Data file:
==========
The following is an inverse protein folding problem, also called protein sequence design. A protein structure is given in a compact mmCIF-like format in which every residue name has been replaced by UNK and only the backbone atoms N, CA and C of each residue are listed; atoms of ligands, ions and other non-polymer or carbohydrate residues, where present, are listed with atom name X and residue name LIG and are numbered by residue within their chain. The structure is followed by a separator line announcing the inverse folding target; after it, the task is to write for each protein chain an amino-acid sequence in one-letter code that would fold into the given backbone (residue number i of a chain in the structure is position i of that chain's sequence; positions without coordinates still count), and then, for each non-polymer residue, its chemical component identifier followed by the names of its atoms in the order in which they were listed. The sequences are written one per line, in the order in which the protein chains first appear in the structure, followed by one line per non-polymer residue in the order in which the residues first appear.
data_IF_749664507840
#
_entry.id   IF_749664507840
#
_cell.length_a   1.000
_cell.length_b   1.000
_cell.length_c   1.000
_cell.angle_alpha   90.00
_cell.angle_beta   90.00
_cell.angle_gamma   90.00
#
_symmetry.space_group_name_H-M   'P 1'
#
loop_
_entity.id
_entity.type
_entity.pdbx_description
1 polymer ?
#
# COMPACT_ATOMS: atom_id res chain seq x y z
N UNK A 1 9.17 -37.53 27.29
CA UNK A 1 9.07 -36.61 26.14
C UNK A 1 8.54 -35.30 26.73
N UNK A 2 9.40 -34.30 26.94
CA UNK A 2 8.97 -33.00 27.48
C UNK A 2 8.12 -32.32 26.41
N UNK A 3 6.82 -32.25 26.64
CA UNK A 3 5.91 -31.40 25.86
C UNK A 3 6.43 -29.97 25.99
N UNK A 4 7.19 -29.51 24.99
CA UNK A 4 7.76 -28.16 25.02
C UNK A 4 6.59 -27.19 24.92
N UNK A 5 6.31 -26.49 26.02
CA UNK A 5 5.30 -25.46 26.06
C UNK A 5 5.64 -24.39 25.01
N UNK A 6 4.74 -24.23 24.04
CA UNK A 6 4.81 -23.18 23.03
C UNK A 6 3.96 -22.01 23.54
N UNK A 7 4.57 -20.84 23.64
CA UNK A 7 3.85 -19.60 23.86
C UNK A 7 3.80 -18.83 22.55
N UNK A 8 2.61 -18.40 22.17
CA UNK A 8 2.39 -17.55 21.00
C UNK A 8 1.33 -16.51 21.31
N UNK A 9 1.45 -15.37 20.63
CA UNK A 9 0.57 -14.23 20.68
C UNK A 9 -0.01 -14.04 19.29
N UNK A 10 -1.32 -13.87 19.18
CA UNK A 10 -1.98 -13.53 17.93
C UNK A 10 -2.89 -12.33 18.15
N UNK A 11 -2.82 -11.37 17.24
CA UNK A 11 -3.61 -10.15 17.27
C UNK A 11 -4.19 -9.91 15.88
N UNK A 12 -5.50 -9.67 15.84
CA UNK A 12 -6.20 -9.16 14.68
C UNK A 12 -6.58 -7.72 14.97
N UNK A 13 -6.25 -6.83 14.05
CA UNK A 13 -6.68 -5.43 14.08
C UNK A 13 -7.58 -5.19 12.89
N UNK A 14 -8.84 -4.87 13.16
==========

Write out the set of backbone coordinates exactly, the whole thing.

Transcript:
The following is an inverse protein folding problem, also called protein sequence design. A protein structure is given in a compact mmCIF-like format in which every residue name has been replaced by UNK and only the backbone atoms N, CA and C of each residue are listed; atoms of ligands, ions and other non-polymer or carbohydrate residues, where present, are listed with atom name X and residue name LIG and are numbered by residue within their chain. The structure is followed by a separator line announcing the inverse folding target; after it, the task is to write for each protein chain an amino-acid sequence in one-letter code that would fold into the given backbone (residue number i of a chain in the structure is position i of that chain's sequence; positions without coordinates still count), and then, for each non-polymer residue, its chemical component identifier followed by the names of its atoms in the order in which they were listed. The sequences are written one per line, in the order in which the protein chains first appear in the structure, followed by one line per non-polymer residue in the order in which the residues first appear.
data_IF_749664507840
#
_entry.id   IF_749664507840
#
_cell.length_a   1.000
_cell.length_b   1.000
_cell.length_c   1.000
_cell.angle_alpha   90.00
_cell.angle_beta   90.00
_cell.angle_gamma   90.00
#
_symmetry.space_group_name_H-M   'P 1'
#
loop_
_entity.id
_entity.type
_entity.pdbx_description
1 polymer ?
#
# COMPACT_ATOMS: atom_id res chain seq x y z
N UNK A 1 9.17 -37.53 27.29
CA UNK A 1 9.07 -36.61 26.14
C UNK A 1 8.54 -35.30 26.73
N UNK A 2 9.40 -34.30 26.94
CA UNK A 2 8.97 -33.00 27.48
C UNK A 2 8.12 -32.32 26.41
N UNK A 3 6.82 -32.25 26.64
CA UNK A 3 5.91 -31.40 25.86
C UNK A 3 6.43 -29.97 25.99
N UNK A 4 7.19 -29.51 24.99
CA UNK A 4 7.76 -28.16 25.02
C UNK A 4 6.59 -27.19 24.92
N UNK A 5 6.31 -26.49 26.02
CA UNK A 5 5.30 -25.46 26.06
C UNK A 5 5.64 -24.39 25.01
N UNK A 6 4.74 -24.23 24.04
CA UNK A 6 4.81 -23.18 23.03
C UNK A 6 3.96 -22.01 23.54
N UNK A 7 4.57 -20.84 23.64
CA UNK A 7 3.85 -19.60 23.86
C UNK A 7 3.80 -18.83 22.55
N UNK A 8 2.61 -18.40 22.17
CA UNK A 8 2.39 -17.55 21.00
C UNK A 8 1.33 -16.51 21.31
N UNK A 9 1.45 -15.37 20.63
CA UNK A 9 0.57 -14.23 20.68
C UNK A 9 -0.01 -14.04 19.29
N UNK A 10 -1.32 -13.87 19.18
CA UNK A 10 -1.98 -13.53 17.93
C UNK A 10 -2.89 -12.33 18.15
N UNK A 11 -2.82 -11.37 17.24
CA UNK A 11 -3.61 -10.15 17.27
C UNK A 11 -4.19 -9.91 15.88
N UNK A 12 -5.50 -9.67 15.84
CA UNK A 12 -6.20 -9.16 14.68
C UNK A 12 -6.58 -7.72 14.97
N UNK A 13 -6.25 -6.83 14.05
CA UNK A 13 -6.68 -5.43 14.08
C UNK A 13 -7.58 -5.19 12.89
N UNK A 14 -8.84 -4.87 13.16